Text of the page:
by Janice Anderssen
This pergola swing is perfect for lazy days in the garden. At first glance it might seem like a difficult project, but once you get started you will see how easy it is to make.
Make the swing using PAR pine and set aside a couple of days – perfect weekend project – to make your own pergola swing.
After assembling your pergola swing, you have the choice to stain and seal or paint in your choice of colour to make a statement piece for the garden.
YOU WILL NEED
2 of 32 x 67 x 1220mm pine – front / back seat frame
4 of 32 x 67 x 460mm pine – sides / supports seat frame
2 of 32 x 67 x 500mm pine – ends seat back
1 of 32 x 67 x 1086mm pine – seat back rail
9 of 20 x 67 x 383mm pine – seat back slats
2 ox 32 x 67 x 200mm pine – arms end
2 of 32 x 67 x 520mm pine – arms top
7 of 20 x 67 x 1220mm pine – seat slats
4 of 32 x 67 x 2000mm pine – uprights
2 of 32 x 67 x 1220mm pine – base side beams
2 of 32 x 67 x 1676mm pine – front / back top beams
2 of 44 x 44 x 656mm pine – top side beams
8 of 32 x 67 x 380mm pine – angled supports
1 of 32 x 67 x 1676mm pine – centre beam
2 of 20 x 94 x 784mm pine – side trim
2 of 20 x 94 x 2076mm pine – front / back trim
8 of 32 x 32 x 1124mm pine – roof slats
4.5 x 50mm screws
5 x 60mm screws
Exterior wood glue
8 steel eye hooks, nuts and washers
2 steel S-hooks
6 locking carabiners
Drill / Driver plus assorted bits
Kreg Pockethole Jig
Tape measure and pencil
Mitre saw, jigsaw or tablesaw
Orbital sander plus 120- and 240-grit sanding pads
Sand all the cut pieces smooth before you start the assembly process.
Make the seat
1. Drill 2mm countersunk pilot holes to assemble the seat frame
as shown, using 50mm screws and exterior wood glue.
2. Secure the ends and back rail onto the seat frame as shown
using a Kreg Pockethole Jig.
3. Drill 2 pocketholes in the top and bottom of each back slat.
Place the slats in the centre of the top rail and seat frame back,
spacing them evenly along the length with a 48mm gap
between each slat. Secure with wood glue and screws.
4. Drill pocketholes in the top and bottom of each arm end, and
also at one end of the arm top. Secure the arm ends onto the arm
tops with pocketholes and then secure this onto the frame with
exterior wood glue and pocketholes.
GOOD TO KNOW: Before securing the arm tops you have the
option to round off the front corners.
GOOD TO KNOW: Double check that the height for mounting
the arm top onto the frame is 200mm.
5. Lay the seat slats onto the frame. Place flush against the back
and allow a 4mm gap between each slat. Use a jigsaw to cut a
rebate on the front slat to fit around to seat arms. Attach the
slats to the frame with exterior wood glue and nails.
Make the frame
6. Measure and mark 250mm in from the ends on both base side
beams. Drill 3 pocketholes into the uprights and secure 2 uprights
to each base side beam inside the mark. Make the two sides in this way.
GOOD TO KNOW: Use a carpenter’s square to make sure that
the uprights are mounted at a perfect 90-degree angle.
7. Secure the front and back beams onto the uprights with exterior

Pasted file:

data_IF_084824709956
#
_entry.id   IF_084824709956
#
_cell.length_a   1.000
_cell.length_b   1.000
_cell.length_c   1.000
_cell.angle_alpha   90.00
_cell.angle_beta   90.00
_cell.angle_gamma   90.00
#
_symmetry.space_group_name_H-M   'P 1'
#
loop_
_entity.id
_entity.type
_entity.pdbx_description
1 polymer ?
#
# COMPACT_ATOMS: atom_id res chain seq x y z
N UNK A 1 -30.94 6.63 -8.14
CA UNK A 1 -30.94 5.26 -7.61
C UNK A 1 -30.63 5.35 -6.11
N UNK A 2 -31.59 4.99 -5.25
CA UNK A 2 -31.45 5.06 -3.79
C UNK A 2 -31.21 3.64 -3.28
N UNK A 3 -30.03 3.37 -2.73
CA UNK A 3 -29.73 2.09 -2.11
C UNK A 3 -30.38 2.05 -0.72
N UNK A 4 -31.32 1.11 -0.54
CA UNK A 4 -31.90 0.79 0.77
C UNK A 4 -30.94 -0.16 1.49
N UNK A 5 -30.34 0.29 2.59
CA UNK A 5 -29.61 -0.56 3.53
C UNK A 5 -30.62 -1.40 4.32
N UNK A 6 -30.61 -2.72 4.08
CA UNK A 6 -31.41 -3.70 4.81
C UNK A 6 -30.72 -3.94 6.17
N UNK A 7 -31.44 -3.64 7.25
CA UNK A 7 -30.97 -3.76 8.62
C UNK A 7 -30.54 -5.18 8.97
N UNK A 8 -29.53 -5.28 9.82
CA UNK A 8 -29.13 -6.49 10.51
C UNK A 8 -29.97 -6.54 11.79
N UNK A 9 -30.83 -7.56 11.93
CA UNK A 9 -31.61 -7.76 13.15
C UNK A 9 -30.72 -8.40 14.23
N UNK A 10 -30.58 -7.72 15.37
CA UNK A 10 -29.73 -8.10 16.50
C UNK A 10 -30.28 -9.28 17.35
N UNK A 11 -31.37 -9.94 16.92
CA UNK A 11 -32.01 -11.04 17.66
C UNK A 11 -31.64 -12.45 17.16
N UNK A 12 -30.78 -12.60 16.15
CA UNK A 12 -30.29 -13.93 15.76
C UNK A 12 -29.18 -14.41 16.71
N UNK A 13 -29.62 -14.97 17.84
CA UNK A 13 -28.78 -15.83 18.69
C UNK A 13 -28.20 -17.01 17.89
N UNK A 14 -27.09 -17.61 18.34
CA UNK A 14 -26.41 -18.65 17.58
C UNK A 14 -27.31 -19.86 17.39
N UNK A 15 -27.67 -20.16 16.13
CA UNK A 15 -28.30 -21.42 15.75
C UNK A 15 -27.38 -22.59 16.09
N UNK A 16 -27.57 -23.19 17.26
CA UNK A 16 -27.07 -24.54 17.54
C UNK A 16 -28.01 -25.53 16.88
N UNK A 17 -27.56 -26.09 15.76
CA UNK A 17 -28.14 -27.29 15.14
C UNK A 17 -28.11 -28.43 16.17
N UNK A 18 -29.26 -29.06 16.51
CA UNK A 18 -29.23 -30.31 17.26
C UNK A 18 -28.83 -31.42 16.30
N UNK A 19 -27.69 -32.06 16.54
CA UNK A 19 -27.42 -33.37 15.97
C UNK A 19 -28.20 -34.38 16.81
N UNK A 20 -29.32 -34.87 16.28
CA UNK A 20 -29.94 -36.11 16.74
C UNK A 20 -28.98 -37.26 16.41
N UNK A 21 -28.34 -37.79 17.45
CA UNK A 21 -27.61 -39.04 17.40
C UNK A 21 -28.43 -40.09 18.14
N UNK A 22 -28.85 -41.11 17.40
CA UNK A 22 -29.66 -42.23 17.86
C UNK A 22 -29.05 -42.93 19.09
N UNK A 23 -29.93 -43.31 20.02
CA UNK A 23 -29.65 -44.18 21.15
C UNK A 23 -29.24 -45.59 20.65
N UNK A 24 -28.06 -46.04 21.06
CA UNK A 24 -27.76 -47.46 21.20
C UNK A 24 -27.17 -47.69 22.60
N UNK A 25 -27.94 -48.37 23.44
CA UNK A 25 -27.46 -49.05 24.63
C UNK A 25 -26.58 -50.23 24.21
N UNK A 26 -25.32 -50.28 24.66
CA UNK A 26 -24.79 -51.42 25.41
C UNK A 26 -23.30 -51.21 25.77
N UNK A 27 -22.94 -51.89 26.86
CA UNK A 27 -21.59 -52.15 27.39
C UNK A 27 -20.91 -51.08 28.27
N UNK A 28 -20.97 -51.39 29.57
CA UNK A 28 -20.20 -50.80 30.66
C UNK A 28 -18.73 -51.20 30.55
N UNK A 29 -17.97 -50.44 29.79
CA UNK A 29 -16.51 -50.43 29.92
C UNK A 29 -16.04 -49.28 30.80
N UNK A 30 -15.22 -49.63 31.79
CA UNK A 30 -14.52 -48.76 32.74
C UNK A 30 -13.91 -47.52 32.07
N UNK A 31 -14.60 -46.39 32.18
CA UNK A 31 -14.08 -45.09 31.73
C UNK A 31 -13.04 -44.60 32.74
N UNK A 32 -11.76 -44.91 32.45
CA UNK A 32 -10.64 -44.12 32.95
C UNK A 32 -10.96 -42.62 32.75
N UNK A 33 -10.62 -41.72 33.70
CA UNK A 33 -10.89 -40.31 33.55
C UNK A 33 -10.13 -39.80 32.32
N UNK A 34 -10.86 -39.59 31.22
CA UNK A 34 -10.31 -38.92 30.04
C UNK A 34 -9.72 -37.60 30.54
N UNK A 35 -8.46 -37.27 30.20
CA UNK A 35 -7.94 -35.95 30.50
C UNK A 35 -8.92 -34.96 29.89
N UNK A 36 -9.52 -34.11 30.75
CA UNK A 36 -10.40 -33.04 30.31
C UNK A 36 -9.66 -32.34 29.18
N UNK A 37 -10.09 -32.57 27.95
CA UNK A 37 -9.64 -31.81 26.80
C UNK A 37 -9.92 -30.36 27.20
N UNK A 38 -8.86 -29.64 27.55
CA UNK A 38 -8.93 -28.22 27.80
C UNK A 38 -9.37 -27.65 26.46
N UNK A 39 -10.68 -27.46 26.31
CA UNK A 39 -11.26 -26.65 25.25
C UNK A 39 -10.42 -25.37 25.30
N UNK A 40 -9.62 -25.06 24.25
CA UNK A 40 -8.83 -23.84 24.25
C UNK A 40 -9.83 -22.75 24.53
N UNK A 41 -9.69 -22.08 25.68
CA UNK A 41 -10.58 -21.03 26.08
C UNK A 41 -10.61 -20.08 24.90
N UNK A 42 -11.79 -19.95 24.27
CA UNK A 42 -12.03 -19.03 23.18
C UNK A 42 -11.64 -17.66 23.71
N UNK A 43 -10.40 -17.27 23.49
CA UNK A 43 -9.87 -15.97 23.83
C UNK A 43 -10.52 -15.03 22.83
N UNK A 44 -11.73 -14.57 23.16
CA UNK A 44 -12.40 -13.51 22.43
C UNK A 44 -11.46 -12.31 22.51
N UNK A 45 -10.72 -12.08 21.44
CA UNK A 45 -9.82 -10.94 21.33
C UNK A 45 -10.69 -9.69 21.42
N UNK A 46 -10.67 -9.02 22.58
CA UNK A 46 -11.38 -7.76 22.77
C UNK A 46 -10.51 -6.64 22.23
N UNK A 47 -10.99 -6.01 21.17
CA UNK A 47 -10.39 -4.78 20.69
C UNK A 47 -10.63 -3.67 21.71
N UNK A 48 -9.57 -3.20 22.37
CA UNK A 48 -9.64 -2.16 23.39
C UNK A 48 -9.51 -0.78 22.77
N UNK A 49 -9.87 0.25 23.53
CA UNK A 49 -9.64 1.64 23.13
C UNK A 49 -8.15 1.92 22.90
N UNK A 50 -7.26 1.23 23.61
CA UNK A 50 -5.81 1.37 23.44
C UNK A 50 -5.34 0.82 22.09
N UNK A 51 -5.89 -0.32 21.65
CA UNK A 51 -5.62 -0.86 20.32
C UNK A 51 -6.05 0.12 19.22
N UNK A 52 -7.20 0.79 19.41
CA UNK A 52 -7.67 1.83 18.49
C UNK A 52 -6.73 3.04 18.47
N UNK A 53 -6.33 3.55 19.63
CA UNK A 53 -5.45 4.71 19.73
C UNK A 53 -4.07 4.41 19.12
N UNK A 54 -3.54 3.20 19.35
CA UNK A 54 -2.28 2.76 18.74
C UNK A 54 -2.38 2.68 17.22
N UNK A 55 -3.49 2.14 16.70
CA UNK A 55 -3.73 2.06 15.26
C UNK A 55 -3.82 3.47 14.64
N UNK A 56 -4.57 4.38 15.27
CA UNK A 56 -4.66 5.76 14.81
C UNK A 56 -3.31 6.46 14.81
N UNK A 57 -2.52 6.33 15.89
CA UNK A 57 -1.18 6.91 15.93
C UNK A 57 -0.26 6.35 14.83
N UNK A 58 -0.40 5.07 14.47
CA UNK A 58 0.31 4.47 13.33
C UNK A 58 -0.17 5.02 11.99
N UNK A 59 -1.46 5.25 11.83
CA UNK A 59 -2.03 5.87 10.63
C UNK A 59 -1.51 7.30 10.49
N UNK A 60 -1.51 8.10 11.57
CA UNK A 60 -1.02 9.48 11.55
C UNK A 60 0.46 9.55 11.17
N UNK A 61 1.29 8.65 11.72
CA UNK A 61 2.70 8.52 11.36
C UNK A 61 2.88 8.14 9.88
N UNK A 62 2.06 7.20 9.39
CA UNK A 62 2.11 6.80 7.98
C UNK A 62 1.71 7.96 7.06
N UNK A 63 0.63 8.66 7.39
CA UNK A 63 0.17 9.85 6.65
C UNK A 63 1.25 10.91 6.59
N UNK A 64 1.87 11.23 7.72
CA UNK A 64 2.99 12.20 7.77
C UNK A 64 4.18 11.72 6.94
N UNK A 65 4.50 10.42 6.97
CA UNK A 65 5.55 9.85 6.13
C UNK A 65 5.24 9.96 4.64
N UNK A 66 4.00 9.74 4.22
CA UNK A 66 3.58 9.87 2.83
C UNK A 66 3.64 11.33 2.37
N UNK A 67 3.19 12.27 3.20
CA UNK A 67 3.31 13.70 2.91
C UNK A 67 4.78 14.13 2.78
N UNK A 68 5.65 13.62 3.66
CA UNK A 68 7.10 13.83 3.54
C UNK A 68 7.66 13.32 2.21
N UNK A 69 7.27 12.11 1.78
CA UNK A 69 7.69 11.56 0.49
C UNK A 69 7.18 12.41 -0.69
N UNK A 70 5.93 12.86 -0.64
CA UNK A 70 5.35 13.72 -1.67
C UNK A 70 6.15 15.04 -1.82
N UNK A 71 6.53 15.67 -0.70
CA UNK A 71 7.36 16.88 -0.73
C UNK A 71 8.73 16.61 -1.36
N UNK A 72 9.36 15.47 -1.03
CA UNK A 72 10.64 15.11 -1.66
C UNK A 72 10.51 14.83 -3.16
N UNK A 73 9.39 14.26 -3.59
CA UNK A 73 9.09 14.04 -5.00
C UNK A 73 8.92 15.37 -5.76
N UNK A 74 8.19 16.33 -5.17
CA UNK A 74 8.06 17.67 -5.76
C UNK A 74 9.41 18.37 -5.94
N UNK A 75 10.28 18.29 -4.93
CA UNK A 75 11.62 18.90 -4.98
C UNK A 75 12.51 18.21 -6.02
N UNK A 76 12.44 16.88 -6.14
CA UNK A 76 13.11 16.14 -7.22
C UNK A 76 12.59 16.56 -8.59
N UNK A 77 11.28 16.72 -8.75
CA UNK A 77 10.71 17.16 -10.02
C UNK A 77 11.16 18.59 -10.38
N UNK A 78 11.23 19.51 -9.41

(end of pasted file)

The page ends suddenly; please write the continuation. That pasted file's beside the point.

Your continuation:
wood glue and 60mm screws.
8. Mark 32mm down from the top of each upright. This is to allow
for fitting the centre cross beam. Drill 2 pocketholes at each end of
the side beams and attach them to the inside centre of each upright.
9. Use a mitre saw, or a compass and jigsaw or tablesaw, to manually
cut the angled supports to fit on the base and top of the frame.
The angle should be between 40- and 45-degrees, but this can
be variable and it is best to manually measure, cut and fit.
Drill pocketholes at the ends to allow for attaching to the frame.
These supports add strength and stability.
Attach the roof
10. Attach the side trim with 50mm screws.
Cut the ends of the front and back and secure this onto the frame
with screws along the length of the board.
11. Place the centre support beam in the middle of the frame and
secure with 60mm screws at the ends into the side beams.
Adding the centre beam after the angled supports makes it
easier to attach the supports.
12. Now you can add the trim to the top.
Space evenly along the top and secure with 50mm screws.
13. To mount the swing to the frame, drill holes for the eye hooks
into the middle of the centre beam approx. 150mm in from the end.
Inserting an S-hook between the eye hooks and chain allows the
swing to move easier.
14. Drill 2 holes into the swing seat sides approx. 100mm in from
the ends and a hole in the seat back ends. Secure the eye hooks
and washers with nuts and attach the chain using carabiners.
Adjust the length of the chain to length.
A good height for the seat is around 420 to 450mm off the ground.
The chain for the seat back can be of a length that allows the seat
to swing upright, or longer is you want to seat to lean back slightly.
Use a quality exterior wood sealer such as Woodoc 30, 50 or 55
to protect and extend the life of your new pergola swing. The range
is available in clear or tinted sealer, or you can use Woodoc Gel Stain
in your choice of colour and apply a clear sealer over the top of this.
Follow the instructions on the tin for proper application. If you prefer
to paint the pergola swing, apply primer and paint suitable for outdoor wood.